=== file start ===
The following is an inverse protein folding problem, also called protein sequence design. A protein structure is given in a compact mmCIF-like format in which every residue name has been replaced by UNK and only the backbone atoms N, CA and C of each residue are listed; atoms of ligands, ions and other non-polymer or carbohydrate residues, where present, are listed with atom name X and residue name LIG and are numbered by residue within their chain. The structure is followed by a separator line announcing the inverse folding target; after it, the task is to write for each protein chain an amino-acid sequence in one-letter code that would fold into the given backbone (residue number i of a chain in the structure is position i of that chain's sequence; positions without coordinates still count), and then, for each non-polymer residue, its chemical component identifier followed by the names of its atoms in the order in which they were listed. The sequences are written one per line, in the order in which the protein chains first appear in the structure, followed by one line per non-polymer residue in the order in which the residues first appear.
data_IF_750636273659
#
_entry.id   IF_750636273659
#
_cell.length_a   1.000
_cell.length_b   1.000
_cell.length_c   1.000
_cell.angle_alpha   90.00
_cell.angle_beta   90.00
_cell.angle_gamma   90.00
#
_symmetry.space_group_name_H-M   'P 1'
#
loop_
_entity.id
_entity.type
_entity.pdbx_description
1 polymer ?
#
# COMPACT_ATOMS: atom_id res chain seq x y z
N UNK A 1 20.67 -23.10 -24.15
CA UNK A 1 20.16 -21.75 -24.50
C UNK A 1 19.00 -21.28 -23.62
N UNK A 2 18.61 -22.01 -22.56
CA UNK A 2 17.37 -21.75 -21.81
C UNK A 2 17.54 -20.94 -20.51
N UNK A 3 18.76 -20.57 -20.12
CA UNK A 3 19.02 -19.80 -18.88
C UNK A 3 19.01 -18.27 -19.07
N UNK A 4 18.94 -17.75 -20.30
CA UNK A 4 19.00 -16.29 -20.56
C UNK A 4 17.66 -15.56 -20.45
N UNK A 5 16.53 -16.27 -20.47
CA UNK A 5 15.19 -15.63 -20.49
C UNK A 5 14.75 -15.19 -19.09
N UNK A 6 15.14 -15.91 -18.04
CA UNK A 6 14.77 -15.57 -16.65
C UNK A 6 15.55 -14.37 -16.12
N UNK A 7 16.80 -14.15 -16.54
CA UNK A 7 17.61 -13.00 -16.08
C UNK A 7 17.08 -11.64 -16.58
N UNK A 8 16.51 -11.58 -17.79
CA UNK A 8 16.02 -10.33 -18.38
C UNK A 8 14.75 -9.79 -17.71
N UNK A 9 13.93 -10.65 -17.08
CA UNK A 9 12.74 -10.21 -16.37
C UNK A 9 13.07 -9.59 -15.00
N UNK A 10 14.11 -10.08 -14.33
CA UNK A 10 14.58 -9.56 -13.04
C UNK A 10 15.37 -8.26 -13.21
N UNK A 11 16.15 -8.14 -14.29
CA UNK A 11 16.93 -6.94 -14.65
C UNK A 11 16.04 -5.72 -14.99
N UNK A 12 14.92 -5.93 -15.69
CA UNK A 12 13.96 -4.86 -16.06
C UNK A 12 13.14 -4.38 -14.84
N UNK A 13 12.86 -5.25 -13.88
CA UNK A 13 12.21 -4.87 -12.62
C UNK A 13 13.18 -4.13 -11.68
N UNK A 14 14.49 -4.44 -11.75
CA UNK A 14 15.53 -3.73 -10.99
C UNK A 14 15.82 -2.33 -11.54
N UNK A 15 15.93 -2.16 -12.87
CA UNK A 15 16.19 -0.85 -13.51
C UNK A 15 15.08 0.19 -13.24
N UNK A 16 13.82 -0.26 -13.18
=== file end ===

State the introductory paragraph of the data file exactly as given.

The following is an inverse protein folding problem, also called protein sequence design. A protein structure is given in a compact mmCIF-like format in which every residue name has been replaced by UNK and only the backbone atoms N, CA and C of each residue are listed; atoms of ligands, ions and other non-polymer or carbohydrate residues, where present, are listed with atom name X and residue name LIG and are numbered by residue within their chain. The structure is followed by a separator line announcing the inverse folding target; after it, the task is to write for each protein chain an amino-acid sequence in one-letter code that would fold into the given backbone (residue number i of a chain in the structure is position i of that chain's sequence; positions without coordinates still count), and then, for each non-polymer residue, its chemical component identifier followed by the names of its atoms in the order in which they were listed. The sequences are written one per line, in the order in which the protein chains first appear in the structure, followed by one line per non-polymer residue in the order in which the residues first appear.